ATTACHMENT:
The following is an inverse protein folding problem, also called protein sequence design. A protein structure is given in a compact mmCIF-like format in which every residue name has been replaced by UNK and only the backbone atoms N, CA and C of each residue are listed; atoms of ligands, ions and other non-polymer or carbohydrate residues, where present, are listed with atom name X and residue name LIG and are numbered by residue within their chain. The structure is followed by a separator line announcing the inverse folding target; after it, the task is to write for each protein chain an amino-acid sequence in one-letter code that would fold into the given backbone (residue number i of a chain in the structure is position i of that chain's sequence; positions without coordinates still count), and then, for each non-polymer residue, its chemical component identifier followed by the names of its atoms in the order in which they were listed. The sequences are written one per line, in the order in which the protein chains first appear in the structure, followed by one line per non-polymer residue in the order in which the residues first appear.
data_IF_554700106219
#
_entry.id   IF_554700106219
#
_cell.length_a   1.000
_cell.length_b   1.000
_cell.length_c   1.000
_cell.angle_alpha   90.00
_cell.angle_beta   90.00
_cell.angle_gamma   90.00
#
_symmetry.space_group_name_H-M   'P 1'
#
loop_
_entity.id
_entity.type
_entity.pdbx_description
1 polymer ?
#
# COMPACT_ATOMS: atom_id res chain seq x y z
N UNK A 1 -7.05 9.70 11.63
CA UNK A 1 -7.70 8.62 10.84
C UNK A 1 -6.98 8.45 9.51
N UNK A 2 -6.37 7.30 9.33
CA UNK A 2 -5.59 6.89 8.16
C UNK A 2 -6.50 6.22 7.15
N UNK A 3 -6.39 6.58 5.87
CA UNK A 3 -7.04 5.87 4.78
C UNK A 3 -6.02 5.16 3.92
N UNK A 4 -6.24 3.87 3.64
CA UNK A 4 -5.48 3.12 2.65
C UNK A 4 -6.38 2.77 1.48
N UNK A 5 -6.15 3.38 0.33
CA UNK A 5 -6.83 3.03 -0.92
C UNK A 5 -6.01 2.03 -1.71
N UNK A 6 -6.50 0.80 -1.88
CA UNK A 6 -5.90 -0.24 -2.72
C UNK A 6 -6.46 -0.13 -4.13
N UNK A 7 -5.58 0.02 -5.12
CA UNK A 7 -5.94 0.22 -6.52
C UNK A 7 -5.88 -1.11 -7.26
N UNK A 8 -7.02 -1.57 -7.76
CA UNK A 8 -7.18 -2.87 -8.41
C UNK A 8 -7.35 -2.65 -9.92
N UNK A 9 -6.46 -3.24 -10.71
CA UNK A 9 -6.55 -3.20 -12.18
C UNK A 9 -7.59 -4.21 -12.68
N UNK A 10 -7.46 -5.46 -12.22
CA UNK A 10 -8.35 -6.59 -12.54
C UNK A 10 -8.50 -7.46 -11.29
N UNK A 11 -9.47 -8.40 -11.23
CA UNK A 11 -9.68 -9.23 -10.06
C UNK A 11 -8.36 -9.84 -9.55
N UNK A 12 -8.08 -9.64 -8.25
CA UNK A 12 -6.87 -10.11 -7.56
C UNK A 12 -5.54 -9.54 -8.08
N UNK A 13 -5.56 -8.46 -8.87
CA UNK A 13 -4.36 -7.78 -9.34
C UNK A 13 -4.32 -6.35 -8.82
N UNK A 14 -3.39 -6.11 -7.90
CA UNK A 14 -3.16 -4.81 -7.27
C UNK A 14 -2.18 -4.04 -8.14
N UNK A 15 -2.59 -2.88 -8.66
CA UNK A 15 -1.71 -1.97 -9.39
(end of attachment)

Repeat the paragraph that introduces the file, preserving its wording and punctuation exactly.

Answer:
The following is an inverse protein folding problem, also called protein sequence design. A protein structure is given in a compact mmCIF-like format in which every residue name has been replaced by UNK and only the backbone atoms N, CA and C of each residue are listed; atoms of ligands, ions and other non-polymer or carbohydrate residues, where present, are listed with atom name X and residue name LIG and are numbered by residue within their chain. The structure is followed by a separator line announcing the inverse folding target; after it, the task is to write for each protein chain an amino-acid sequence in one-letter code that would fold into the given backbone (residue number i of a chain in the structure is position i of that chain's sequence; positions without coordinates still count), and then, for each non-polymer residue, its chemical component identifier followed by the names of its atoms in the order in which they were listed. The sequences are written one per line, in the order in which the protein chains first appear in the structure, followed by one line per non-polymer residue in the order in which the residues first appear.